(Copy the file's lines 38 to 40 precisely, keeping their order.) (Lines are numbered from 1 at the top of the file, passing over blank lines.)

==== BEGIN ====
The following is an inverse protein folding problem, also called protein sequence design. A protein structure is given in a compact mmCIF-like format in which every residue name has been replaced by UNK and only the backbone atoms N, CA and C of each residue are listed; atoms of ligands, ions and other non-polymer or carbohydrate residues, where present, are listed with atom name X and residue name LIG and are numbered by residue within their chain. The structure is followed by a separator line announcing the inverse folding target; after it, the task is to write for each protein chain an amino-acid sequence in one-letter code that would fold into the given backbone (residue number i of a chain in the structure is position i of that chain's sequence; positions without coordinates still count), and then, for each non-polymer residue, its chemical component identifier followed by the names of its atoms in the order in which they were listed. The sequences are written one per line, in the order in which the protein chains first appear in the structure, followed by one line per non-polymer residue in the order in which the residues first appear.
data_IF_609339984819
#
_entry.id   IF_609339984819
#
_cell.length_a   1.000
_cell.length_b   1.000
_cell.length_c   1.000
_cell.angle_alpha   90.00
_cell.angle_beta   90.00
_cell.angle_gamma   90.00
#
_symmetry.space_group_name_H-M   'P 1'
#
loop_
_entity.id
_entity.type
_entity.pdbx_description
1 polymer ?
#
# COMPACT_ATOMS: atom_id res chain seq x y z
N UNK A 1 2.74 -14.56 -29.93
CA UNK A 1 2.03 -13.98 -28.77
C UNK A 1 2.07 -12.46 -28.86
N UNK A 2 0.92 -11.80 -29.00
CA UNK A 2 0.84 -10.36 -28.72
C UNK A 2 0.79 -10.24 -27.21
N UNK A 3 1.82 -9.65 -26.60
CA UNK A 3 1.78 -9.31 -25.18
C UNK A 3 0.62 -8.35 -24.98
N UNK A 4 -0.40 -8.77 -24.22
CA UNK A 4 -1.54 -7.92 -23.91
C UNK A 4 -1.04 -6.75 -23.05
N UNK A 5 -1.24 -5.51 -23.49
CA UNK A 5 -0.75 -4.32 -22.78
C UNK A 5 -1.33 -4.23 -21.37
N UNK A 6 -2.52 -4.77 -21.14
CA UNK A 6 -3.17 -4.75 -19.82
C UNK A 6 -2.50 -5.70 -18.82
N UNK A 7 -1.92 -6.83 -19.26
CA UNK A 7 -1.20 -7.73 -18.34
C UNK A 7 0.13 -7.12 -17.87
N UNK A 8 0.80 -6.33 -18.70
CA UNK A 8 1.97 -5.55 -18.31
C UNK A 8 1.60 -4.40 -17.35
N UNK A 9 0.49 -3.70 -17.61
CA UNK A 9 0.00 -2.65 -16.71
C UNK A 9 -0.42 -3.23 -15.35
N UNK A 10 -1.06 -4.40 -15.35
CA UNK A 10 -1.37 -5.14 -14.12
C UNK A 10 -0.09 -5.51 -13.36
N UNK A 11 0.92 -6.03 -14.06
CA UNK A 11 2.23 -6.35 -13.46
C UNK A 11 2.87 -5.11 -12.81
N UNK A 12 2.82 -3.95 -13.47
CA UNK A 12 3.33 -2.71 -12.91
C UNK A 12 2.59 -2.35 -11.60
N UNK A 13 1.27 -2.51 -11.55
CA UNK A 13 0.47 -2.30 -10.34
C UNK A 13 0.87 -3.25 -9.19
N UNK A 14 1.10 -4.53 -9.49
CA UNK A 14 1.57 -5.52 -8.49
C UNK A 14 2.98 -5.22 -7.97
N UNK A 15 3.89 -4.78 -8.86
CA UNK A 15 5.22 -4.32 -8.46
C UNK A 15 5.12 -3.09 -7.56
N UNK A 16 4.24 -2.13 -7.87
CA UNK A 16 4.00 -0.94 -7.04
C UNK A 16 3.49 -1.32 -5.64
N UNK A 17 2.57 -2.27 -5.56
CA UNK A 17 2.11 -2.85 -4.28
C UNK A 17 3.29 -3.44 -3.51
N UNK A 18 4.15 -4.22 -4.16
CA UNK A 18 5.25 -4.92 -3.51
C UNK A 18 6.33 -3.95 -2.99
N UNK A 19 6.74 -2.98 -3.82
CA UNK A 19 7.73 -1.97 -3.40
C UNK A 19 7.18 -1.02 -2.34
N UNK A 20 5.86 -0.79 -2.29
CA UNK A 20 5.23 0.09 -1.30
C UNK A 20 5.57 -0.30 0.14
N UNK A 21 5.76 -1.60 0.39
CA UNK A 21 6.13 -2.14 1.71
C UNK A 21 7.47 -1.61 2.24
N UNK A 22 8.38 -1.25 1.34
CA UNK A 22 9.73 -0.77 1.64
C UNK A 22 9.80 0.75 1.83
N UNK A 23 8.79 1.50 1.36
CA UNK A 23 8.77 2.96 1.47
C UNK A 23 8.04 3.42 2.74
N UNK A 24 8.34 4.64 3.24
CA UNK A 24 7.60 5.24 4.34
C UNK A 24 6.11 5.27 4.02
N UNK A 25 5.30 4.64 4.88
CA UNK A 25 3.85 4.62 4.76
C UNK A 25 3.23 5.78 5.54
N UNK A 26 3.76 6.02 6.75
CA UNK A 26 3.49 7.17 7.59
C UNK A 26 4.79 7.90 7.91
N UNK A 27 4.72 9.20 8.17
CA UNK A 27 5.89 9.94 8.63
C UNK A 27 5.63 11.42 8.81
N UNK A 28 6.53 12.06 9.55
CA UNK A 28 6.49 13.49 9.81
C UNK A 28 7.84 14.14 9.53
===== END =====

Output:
CA UNK A 6 -3.17 -4.75 -19.82
C UNK A 6 -2.50 -5.70 -18.82
N UNK A 7 -1.92 -6.83 -19.26